The San Luis Obispo City Council’s corrosive 2-2 split is becoming more apparent as the election for a fifth council member heats up.
An already divided council has once again found reason to pick a fight. This time, it’s over whether a City Council candidate — who happens to sit on a city task force — is using that position to curry favor with voters in the coming election.
Councilman Dan Carpenter and Mayor Jan Marx got into a terse exchange at a council meeting Tuesday over council candidate Carlyn Christianson.
Carpenter wants Christianson to resign from a citizen task force that is revising sections of the city’s key document regulating building and growth.
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Carpenter, concerned about a conflict of interest because of Christianson’s campaign, believes politics are circumventing the task force’s process.
Christianson said she would not resign.
“Dan was on the Planning Commission the first time he ran for council,” Christianson said Wednesday. “Do we want people involved in city activities precluded from running for office?”
On Tuesday, Carpenter asked his colleagues to discuss at a future meeting a proposal to prohibit task force members from being candidates for public office.
Councilman John Ashbaugh and Jan Marx, who both endorsed Christianson for the vacant council seat, refused.
“I don’t want to engage on this issue,” Ashbaugh said Tuesday night.
From the dais Tuesday, Marx chastised Carpenter for attending last week’s task force meeting and questioning Christianson’s integrity and that of the task force.
“I would hope you are not suggesting that I give up my First Amendment right,” said Carpenter, who said he spoke as an individual, not as a councilman.
“I believe it is inappropriate,” Marx told The Tribune on Wednesday. “I really want the task force to be able to do its work without being criticized by council members or anyone else.”
The controversy stems from a now-defunct plan for the area along South Broad Street that was derailed in March when the council failed to reach a consensus to allow it to go to the task force for inclusion in the general plan update.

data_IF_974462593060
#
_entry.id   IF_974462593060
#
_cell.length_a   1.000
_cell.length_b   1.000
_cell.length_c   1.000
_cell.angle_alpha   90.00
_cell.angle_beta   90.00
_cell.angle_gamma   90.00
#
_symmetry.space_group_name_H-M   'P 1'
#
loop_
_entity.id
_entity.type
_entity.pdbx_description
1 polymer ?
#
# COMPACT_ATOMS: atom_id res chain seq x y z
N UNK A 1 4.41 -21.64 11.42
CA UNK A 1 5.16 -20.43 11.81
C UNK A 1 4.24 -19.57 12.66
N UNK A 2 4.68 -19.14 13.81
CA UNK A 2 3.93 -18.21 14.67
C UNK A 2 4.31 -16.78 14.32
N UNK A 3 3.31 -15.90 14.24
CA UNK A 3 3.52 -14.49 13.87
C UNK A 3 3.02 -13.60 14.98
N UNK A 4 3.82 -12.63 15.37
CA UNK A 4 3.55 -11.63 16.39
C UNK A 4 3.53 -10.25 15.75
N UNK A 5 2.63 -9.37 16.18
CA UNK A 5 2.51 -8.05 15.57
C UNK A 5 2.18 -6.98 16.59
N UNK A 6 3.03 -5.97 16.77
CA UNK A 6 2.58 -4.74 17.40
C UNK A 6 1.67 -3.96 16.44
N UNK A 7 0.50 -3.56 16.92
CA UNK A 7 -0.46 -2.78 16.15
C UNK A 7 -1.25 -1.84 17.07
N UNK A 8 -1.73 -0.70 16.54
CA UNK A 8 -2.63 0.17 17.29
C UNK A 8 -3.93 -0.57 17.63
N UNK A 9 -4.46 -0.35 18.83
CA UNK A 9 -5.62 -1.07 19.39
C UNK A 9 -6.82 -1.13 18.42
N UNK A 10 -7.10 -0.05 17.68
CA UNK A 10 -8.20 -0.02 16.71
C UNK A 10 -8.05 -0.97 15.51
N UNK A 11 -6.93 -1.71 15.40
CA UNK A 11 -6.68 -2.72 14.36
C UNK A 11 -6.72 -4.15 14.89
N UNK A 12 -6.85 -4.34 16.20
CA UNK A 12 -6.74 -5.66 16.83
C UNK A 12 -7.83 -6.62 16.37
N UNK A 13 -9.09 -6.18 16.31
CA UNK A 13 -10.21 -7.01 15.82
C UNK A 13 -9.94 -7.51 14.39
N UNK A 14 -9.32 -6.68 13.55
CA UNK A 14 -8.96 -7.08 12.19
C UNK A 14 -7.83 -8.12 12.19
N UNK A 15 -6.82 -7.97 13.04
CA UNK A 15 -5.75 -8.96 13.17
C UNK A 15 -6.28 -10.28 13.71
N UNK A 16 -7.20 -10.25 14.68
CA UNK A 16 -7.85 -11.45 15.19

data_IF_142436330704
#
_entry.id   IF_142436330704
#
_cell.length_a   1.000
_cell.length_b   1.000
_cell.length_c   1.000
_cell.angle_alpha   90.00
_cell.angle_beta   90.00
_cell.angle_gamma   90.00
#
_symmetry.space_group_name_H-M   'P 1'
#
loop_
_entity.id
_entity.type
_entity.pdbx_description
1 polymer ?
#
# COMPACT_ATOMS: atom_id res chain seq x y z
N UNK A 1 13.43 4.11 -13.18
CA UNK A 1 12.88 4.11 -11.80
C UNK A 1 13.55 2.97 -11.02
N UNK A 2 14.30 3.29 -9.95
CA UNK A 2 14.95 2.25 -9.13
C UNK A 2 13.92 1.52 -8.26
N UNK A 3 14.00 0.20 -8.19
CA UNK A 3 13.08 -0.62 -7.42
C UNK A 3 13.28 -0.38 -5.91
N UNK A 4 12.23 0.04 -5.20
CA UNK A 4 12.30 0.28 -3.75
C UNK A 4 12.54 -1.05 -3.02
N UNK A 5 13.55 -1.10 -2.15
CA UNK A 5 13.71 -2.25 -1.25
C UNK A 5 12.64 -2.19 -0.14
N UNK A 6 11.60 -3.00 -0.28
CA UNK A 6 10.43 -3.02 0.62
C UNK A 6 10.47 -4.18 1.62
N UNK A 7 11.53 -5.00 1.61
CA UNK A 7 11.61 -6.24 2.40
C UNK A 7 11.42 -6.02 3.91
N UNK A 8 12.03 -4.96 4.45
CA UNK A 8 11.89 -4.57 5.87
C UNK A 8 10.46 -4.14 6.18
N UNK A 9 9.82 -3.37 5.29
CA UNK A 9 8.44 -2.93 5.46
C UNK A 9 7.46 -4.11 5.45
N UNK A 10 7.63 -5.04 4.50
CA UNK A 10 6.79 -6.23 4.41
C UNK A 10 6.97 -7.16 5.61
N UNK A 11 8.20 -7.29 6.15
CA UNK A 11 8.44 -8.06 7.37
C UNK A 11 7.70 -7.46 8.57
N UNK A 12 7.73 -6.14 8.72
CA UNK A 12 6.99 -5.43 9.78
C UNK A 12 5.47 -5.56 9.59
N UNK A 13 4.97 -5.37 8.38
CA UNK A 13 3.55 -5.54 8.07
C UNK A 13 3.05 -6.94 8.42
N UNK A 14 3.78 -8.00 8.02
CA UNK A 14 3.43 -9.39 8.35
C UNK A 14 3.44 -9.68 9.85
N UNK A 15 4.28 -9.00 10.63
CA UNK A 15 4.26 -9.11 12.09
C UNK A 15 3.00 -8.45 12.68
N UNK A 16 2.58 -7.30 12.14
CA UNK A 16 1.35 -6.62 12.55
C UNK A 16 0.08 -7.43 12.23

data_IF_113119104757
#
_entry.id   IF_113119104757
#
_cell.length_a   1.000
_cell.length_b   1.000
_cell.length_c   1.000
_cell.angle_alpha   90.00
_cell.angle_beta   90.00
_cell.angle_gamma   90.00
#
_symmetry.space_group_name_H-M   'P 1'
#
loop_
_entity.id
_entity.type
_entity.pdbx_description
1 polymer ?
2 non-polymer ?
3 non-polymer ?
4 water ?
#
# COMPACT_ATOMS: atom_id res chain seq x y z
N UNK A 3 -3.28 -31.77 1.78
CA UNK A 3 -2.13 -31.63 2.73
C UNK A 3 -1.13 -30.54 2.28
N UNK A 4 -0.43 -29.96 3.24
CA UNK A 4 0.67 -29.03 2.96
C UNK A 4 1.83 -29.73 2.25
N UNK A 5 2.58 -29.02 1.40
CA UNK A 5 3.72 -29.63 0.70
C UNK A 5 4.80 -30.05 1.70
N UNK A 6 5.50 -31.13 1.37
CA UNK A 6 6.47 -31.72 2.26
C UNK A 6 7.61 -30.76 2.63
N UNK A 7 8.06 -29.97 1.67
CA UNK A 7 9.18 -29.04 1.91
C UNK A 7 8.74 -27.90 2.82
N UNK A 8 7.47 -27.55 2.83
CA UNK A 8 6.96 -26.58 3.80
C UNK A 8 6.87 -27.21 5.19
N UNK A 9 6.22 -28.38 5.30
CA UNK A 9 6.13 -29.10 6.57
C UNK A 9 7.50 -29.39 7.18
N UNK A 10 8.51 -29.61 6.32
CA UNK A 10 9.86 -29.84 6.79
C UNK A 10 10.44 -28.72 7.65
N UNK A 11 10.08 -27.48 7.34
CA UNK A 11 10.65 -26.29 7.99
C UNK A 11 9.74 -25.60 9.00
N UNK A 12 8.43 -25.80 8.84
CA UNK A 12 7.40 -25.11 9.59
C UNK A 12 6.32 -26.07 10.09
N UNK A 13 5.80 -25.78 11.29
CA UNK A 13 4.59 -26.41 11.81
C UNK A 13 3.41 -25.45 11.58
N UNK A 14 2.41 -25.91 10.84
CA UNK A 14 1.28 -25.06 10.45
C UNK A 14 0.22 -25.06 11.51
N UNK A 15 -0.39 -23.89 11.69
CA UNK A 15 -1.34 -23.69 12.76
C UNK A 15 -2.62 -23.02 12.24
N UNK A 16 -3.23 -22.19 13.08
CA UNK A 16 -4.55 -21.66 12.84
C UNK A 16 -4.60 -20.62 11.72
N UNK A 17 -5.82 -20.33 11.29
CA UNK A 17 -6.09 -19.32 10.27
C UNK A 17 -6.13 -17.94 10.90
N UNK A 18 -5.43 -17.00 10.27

A political gathering held by Christianson in the Broad Street area before the task force’s meeting last week prompted a handful of residents to petition city staff to include the plan in the general plan update, which the task force oversees, Carpenter said.
“I felt Carlyn was circumventing the council,” Carpenter said, adding that he was told she encouraged people to try and revive the plan through the task force.
“The perception is that as a candidate, she has the ability to control some of what happens during the land-use update,” Carpenter said. “So I asked for her resignation immediately.”
Christianson told The Tribune on Wednesday that she made it clear to the people at the gathering that the council had not endorsed the plan, so they would need to bring their concerns about traffic and other neighborhood issues to the task force independently.
“Anyone who drives down Broad Street knows there is a problem there,” Christianson said. “I hope that all of this dies down. … I’m ready to move forward and tackle real problems in existence on Broad Street and everywhere else.”
Carpenter said the request for Christianson to resign was not politically fueled but that he did decide to endorse candidate Paul Brown for the council because of it.
Councilwoman Kathy Smith, who often votes similarly on issues with Carpenter, has also endorsed Brown.
“Jan and John’s endorsement is their political agenda to get a three-way block,” Carpenter said. “I cannot sit back and allow this. … They are just trying to flood the council with their agenda. What we need is diversity and balance.”
Marx scoffed at the suggestion, saying there would always be a 3-2 vote on controversial issues.
“Each issue has its own mix of facts and public testimony,” Marx said. “I would not see that as an issue. It is really up to the voters of San Luis Obispo.”